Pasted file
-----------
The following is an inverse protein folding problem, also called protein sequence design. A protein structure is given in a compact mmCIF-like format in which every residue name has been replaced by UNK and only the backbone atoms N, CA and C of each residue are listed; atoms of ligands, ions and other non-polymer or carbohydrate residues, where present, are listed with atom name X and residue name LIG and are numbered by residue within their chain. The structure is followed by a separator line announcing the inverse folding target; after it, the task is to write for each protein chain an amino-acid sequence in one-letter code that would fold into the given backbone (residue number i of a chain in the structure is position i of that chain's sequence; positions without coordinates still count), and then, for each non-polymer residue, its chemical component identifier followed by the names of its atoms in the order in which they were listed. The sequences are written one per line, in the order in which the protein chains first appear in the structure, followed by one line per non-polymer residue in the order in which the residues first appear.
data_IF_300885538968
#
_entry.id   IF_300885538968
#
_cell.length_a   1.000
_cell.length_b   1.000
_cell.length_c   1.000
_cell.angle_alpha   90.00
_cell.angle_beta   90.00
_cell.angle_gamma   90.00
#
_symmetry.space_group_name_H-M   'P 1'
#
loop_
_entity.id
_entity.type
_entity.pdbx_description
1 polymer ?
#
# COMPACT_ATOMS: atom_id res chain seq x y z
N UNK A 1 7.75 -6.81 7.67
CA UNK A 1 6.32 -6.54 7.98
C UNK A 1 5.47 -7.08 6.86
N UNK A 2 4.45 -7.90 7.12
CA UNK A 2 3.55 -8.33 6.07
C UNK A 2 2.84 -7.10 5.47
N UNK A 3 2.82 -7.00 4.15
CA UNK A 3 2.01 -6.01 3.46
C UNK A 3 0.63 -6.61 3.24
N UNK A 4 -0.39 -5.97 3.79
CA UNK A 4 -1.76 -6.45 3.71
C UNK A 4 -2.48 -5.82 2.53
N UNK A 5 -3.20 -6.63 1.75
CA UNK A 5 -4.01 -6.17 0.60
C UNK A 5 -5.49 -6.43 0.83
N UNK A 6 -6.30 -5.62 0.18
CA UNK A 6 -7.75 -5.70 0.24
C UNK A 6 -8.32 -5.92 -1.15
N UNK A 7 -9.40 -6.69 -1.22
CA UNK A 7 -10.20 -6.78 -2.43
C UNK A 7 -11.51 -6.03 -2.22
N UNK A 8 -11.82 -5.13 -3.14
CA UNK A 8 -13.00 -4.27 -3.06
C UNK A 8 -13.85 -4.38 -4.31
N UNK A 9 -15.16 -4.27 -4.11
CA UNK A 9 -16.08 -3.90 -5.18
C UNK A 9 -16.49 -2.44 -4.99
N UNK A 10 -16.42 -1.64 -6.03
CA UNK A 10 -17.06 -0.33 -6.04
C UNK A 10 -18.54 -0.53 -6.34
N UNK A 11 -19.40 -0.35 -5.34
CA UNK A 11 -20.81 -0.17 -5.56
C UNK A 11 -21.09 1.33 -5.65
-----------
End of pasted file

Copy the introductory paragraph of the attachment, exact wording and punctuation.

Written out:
The following is an inverse protein folding problem, also called protein sequence design. A protein structure is given in a compact mmCIF-like format in which every residue name has been replaced by UNK and only the backbone atoms N, CA and C of each residue are listed; atoms of ligands, ions and other non-polymer or carbohydrate residues, where present, are listed with atom name X and residue name LIG and are numbered by residue within their chain. The structure is followed by a separator line announcing the inverse folding target; after it, the task is to write for each protein chain an amino-acid sequence in one-letter code that would fold into the given backbone (residue number i of a chain in the structure is position i of that chain's sequence; positions without coordinates still count), and then, for each non-polymer residue, its chemical component identifier followed by the names of its atoms in the order in which they were listed. The sequences are written one per line, in the order in which the protein chains first appear in the structure, followed by one line per non-polymer residue in the order in which the residues first appear.